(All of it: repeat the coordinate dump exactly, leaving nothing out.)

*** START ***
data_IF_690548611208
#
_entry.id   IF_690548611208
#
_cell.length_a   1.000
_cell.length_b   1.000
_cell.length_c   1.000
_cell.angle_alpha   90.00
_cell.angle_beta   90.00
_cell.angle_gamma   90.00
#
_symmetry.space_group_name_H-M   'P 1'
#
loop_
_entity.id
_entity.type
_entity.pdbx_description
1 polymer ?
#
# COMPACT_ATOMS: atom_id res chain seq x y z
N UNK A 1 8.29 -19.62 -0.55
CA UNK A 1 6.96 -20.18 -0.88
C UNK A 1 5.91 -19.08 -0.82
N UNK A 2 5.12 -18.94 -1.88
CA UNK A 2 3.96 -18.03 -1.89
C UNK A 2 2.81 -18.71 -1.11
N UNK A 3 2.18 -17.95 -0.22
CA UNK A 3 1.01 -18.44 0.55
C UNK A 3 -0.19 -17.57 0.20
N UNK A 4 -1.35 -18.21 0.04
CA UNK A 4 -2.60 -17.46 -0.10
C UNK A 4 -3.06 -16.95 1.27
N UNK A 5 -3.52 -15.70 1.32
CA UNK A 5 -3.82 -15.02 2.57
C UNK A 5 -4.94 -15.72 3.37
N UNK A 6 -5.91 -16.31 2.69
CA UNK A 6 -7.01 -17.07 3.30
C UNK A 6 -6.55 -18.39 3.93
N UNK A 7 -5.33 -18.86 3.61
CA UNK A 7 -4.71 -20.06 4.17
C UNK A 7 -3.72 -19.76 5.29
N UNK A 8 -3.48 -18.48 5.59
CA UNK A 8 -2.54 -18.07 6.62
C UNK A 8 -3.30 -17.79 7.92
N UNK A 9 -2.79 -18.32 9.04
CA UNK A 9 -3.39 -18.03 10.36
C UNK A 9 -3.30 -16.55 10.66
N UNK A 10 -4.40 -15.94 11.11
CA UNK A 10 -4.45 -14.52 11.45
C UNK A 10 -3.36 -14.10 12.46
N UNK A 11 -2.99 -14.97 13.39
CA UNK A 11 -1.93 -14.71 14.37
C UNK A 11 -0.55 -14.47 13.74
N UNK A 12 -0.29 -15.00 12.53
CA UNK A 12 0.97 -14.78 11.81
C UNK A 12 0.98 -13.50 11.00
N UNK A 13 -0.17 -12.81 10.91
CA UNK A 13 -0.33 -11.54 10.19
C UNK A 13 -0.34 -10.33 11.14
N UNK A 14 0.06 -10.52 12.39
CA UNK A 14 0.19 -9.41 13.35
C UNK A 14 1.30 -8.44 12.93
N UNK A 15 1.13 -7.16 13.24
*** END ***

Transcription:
data_IF_690548611208
#
_entry.id   IF_690548611208
#
_cell.length_a   1.000
_cell.length_b   1.000
_cell.length_c   1.000
_cell.angle_alpha   90.00
_cell.angle_beta   90.00
_cell.angle_gamma   90.00
#
_symmetry.space_group_name_H-M   'P 1'
#
loop_
_entity.id
_entity.type
_entity.pdbx_description
1 polymer ?
#
# COMPACT_ATOMS: atom_id res chain seq x y z
N UNK A 1 8.29 -19.62 -0.55
CA UNK A 1 6.96 -20.18 -0.88
C UNK A 1 5.91 -19.08 -0.82
N UNK A 2 5.12 -18.94 -1.88
CA UNK A 2 3.96 -18.03 -1.89
C UNK A 2 2.81 -18.71 -1.11
N UNK A 3 2.18 -17.95 -0.22
CA UNK A 3 1.01 -18.44 0.55
C UNK A 3 -0.19 -17.57 0.20
N UNK A 4 -1.35 -18.21 0.04
CA UNK A 4 -2.60 -17.46 -0.10
C UNK A 4 -3.06 -16.95 1.27
N UNK A 5 -3.52 -15.70 1.32
CA UNK A 5 -3.82 -15.02 2.57
C UNK A 5 -4.94 -15.72 3.37
N UNK A 6 -5.91 -16.31 2.69
CA UNK A 6 -7.01 -17.07 3.30
C UNK A 6 -6.55 -18.39 3.93
N UNK A 7 -5.33 -18.86 3.61
CA UNK A 7 -4.71 -20.06 4.17
C UNK A 7 -3.72 -19.76 5.29
N UNK A 8 -3.48 -18.48 5.59
CA UNK A 8 -2.54 -18.07 6.62
C UNK A 8 -3.30 -17.79 7.92
N UNK A 9 -2.79 -18.32 9.04
CA UNK A 9 -3.39 -18.03 10.36
C UNK A 9 -3.30 -16.55 10.66
N UNK A 10 -4.40 -15.94 11.11
CA UNK A 10 -4.45 -14.52 11.45
C UNK A 10 -3.36 -14.10 12.46
N UNK A 11 -2.99 -14.97 13.39
CA UNK A 11 -1.93 -14.71 14.37
C UNK A 11 -0.55 -14.47 13.74
N UNK A 12 -0.29 -15.00 12.53
CA UNK A 12 0.97 -14.78 11.81
C UNK A 12 0.98 -13.50 11.00
N UNK A 13 -0.17 -12.81 10.91
CA UNK A 13 -0.33 -11.54 10.19
C UNK A 13 -0.34 -10.33 11.14
N UNK A 14 0.06 -10.52 12.39
CA UNK A 14 0.19 -9.41 13.35
C UNK A 14 1.30 -8.44 12.93
N UNK A 15 1.13 -7.16 13.24